The SCN Encourager – Friday, February 15, 2013
Tipping points and a-ha moments – the best kind.
Do you ever have moments where you just can’t get “that tune” out of your head?
Although these unwanted mental intrusions usually upgrade whatever else I was thinking about at the time, I hate it when this happens.
And sometimes it’s not even music.
Sometimes it’s a phrase that similarly affects me. For more than a month I’ve been occasionally buzzed by Coach Herman Edward’s “Don’t change the cha-cha.” line that I heard on ESPN. I don’t know why. For sure, it’s not the cha-cha reference . . . so it must be his “don’t change” advice. Maybe recommendations that begin with the words “don’t change” are stress level reducers. Unlike those containing sharp calls to action, recommendations promoting the status quo seem easily within my reach.
Sometimes the phrase flitting about in my mind has a haunting, self-doubting layer to it. And I hear it almost everyday when it cautions me, “Did you really just write that? Whatever you do, don’t hit ‘send.'” So I really don’t fight listening to this internal voice much. It keeps me on the straight and narrow (somewhat) and provides a measure of protection for you, too (somewhat).
The phrase moving to the top of the charts in my mind right now comes from a radio interview I heard with David Siteman Garland. He’s written a book on social media, and since he’s about 35 years younger than Seth Godin, his perspective is good to wrestle with, even though I’m admittedly partial to the wisdom of old guys.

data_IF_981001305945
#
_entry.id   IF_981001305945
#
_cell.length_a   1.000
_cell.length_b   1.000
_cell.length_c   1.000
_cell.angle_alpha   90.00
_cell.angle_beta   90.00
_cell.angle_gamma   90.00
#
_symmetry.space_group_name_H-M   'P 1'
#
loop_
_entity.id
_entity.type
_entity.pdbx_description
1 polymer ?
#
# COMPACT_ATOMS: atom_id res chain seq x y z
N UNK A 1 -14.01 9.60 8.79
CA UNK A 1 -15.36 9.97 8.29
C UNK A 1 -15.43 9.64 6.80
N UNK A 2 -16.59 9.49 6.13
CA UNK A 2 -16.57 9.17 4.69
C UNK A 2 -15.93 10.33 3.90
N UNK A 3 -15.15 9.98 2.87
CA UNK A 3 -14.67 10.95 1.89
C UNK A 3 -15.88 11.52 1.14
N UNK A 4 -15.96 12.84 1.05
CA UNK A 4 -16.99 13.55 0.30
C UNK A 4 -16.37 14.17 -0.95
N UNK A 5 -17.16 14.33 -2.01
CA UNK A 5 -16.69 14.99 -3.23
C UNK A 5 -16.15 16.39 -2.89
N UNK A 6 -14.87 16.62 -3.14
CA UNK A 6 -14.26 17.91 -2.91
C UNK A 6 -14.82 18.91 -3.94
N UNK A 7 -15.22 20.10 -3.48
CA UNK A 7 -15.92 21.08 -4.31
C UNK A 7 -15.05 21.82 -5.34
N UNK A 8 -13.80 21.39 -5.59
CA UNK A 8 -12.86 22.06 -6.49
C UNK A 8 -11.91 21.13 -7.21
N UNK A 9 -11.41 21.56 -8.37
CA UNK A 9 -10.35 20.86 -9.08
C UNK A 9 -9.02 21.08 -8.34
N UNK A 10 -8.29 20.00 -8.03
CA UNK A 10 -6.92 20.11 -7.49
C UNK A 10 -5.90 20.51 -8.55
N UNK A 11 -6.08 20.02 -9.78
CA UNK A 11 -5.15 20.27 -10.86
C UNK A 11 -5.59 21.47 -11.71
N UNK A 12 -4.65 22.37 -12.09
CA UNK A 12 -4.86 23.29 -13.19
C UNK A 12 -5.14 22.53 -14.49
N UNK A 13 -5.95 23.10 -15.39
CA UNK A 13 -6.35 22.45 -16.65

Garland’s comment was this: “All of our tipping points, turning points, turn a-rounds, and a-ha moments mean nothing without a connection to action. If there is not a strong action component, you do not have a tipping point, turning point, turn-around, or a-ha moment.”
Maybe he was just talking about brands and branding. Maybe his comment is not relevant to us at all. I wasn’t sure.
But Garland continued, “Yes, a great a-ha moment must have a follow-up action component. But what precedes every great a-ha moment? It’s what I call a ‘sticky point.'”
He described sticky points as all of those times when we are stuck, where we seem to be spinning our wheels. Every problem, challenge, mess, mistake, misread, or misperception is a sticky point. (And from personal experience, I could make even a longer list of “sticky point” examples … but why show off? Besides, I know you get Garland’s point.)
I appreciate the sequence Garland advocates. Our present sticky points will help us discover our future a-ha moments. And then, if we’re really on top of our game, we’ll turn those a-ha moments into positive action.
This works for me. I see lots of potential a-ha moments on the horizon! (as my inner voice keeps telling me …)
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